As these two NTSB experts make it clear, safety is a matter of constant consciousness

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Two NTSB expert share some insights

Both stress need for constant awareness of safety by ALL

Observations applicable to SMS







Safety Management Versus Safety Leadership

Capital View: NTSB’s Sumwalt a Safety Champion

These three contemporaneous articles by or about an NTSB staffer and the Chairman included inspiring observations about aviation safety. Ms. Leah (Yeager) Read, a Sr. Air Safety Investigator, shares her GA accident investigation experience and Chairman Sumwalt adds some thoughts about the application of SMS to business aviation. Distilled to their essence, both messages assert that aviation safety is a matter of constant consciousness.

In the Board’s informative Safety Compass, Investigator Read summarized her work on GA accidents. The pattern that she found is outlined in these paragraphs:

But there are also times when no one seems to be saying anything much at all about the pilot…until we dig deeper. 
That’s when we hear things such as, “The pilot never maintained his airplane right.” or “Everybody knew he was going to crash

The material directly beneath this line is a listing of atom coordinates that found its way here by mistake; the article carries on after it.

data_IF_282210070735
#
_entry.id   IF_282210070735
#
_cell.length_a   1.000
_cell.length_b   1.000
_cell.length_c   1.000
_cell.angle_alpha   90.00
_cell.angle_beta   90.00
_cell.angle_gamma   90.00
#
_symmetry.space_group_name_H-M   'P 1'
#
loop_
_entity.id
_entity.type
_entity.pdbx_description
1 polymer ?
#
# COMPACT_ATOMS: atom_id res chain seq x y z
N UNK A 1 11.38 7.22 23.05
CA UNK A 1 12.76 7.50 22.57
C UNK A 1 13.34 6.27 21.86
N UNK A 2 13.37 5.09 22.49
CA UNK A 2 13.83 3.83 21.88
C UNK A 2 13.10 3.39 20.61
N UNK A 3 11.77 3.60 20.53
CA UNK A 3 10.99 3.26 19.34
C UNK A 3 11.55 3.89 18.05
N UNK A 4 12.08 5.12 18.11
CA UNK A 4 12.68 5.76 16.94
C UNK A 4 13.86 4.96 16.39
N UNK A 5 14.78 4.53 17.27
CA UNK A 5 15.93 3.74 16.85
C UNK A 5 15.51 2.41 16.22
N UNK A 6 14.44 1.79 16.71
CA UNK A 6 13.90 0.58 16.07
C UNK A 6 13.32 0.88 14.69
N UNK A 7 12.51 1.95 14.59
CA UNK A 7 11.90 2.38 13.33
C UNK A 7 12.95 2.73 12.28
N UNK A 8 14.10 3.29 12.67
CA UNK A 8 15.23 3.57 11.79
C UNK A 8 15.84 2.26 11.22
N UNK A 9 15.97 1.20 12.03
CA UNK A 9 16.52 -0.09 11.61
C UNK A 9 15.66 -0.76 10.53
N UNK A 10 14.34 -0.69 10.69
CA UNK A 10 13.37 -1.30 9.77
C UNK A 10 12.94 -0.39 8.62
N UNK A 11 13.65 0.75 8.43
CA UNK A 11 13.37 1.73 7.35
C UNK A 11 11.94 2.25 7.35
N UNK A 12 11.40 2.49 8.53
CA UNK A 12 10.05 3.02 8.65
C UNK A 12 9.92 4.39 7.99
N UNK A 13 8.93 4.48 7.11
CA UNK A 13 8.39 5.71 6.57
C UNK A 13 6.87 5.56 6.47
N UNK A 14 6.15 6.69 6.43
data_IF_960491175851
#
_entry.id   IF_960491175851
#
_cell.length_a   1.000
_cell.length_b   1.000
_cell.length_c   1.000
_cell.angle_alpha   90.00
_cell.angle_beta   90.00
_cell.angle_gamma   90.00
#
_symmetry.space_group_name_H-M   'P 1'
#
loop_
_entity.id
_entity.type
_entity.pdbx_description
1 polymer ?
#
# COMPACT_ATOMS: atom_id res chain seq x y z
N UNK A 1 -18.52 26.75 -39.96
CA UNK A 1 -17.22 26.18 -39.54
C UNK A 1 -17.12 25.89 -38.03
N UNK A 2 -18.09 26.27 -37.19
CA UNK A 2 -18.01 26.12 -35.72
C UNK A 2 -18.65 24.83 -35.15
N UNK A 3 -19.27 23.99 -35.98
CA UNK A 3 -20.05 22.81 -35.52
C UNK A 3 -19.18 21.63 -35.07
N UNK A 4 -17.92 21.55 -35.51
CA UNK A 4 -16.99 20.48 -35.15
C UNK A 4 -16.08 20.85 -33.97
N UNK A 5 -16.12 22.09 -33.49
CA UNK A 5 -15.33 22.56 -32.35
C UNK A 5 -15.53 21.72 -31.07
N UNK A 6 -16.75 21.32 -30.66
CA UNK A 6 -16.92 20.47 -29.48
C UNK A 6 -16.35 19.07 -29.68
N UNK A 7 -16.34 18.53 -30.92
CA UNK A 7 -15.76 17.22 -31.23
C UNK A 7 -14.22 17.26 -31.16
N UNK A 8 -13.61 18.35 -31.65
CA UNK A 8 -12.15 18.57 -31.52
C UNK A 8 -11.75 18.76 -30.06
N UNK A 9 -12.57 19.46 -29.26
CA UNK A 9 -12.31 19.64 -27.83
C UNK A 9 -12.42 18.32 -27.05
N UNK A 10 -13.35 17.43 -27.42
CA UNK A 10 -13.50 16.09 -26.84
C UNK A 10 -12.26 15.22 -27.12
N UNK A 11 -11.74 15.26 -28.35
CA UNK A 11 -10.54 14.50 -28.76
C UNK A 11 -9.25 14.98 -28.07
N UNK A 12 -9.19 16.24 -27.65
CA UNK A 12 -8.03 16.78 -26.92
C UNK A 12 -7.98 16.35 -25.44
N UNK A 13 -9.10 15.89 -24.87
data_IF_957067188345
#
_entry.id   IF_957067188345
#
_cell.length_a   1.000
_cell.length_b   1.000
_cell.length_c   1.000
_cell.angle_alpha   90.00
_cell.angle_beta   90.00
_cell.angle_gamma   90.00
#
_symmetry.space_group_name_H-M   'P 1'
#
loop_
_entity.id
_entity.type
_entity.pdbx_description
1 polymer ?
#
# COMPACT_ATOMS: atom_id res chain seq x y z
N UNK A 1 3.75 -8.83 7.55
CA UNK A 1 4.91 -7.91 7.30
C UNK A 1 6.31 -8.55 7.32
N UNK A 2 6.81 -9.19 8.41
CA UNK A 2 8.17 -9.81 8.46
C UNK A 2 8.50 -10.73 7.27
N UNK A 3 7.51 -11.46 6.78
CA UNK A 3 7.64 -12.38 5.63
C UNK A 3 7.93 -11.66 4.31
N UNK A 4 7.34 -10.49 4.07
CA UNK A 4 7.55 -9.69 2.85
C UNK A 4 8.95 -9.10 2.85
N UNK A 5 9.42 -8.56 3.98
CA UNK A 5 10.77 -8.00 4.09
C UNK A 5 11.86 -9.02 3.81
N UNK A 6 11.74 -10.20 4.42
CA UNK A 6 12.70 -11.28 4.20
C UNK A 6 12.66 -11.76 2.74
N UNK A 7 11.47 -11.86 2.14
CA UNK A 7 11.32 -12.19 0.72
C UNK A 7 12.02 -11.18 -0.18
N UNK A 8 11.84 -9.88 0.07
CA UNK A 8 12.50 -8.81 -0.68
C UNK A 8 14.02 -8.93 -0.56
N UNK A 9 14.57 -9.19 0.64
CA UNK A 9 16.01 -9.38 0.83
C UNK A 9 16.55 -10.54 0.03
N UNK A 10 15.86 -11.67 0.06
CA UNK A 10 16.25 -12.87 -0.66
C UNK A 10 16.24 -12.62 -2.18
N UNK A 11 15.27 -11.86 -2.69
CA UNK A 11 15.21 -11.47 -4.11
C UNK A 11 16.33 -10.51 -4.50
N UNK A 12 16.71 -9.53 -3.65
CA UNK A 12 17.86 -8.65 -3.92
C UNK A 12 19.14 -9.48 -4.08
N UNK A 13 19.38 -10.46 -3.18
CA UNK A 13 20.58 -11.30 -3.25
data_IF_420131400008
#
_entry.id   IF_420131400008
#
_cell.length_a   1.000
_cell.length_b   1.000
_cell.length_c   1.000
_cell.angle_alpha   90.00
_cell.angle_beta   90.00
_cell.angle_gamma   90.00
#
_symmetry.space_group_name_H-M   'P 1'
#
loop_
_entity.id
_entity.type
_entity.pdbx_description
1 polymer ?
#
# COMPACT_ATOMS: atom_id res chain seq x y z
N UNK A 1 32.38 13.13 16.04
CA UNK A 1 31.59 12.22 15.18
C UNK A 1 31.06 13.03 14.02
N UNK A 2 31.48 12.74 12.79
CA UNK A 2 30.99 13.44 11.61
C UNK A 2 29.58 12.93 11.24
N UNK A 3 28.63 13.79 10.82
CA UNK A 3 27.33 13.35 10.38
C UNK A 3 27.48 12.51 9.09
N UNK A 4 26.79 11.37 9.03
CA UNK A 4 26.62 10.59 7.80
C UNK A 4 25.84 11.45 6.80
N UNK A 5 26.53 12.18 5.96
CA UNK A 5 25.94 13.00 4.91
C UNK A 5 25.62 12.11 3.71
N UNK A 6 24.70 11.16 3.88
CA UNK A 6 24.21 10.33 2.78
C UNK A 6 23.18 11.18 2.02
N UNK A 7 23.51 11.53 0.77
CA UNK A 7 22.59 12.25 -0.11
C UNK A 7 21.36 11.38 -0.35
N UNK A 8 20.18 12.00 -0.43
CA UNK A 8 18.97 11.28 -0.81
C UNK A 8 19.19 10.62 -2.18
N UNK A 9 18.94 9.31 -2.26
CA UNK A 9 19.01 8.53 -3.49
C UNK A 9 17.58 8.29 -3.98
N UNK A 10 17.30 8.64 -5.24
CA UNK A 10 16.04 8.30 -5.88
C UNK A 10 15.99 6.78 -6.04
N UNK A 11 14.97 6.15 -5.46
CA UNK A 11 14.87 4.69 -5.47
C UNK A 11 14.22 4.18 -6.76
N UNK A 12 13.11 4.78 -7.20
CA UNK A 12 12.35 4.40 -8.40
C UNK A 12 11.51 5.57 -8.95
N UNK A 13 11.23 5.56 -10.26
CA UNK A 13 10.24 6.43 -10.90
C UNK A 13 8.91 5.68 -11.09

There are also times when the investigator will get a call via our communications center that a witness must talk to someone 
“right away.” The witness then tells us that the pilot had a LONG history of “maverick-like” behavior, was known to “buzz” a 
friend’s house, or used illegal drugs—as just some examples. In these situations, we will ask the witness if they had talked 
to the pilot about this behavior or contacted the Federal Aviation Administration (FAA). They sometimes tell us, “I tried to 
talk to him, but he wouldn’t listen. He was too prideful.”

But more often, they tell us that they didn’t say anything to the pilot or FAA. Sometimes, the pilot was a friend whom they 
didn’t want to embarrass or cause any trouble. Personally, as a fellow pilot, I can understand the concerns.

Later in her essay, she makes the following conclusions:

In the big scheme of things, we need to ask ourselves, who are we really protecting by keeping quiet?  As active pilots, 
mechanics, airport personnel, friends, and family members, you are the eyes and ears to what’s going on out there. You know 
your airport and the people who use it. You know when your friend or family member seems risky or unsafe. If you identify a 
hazard, then speak up. Or, file a report with the FAA Hotline. Just remember, we all share the same airspace or may be nearby 
if their plane crashes.

Stay safe and don’t turn a blind eye!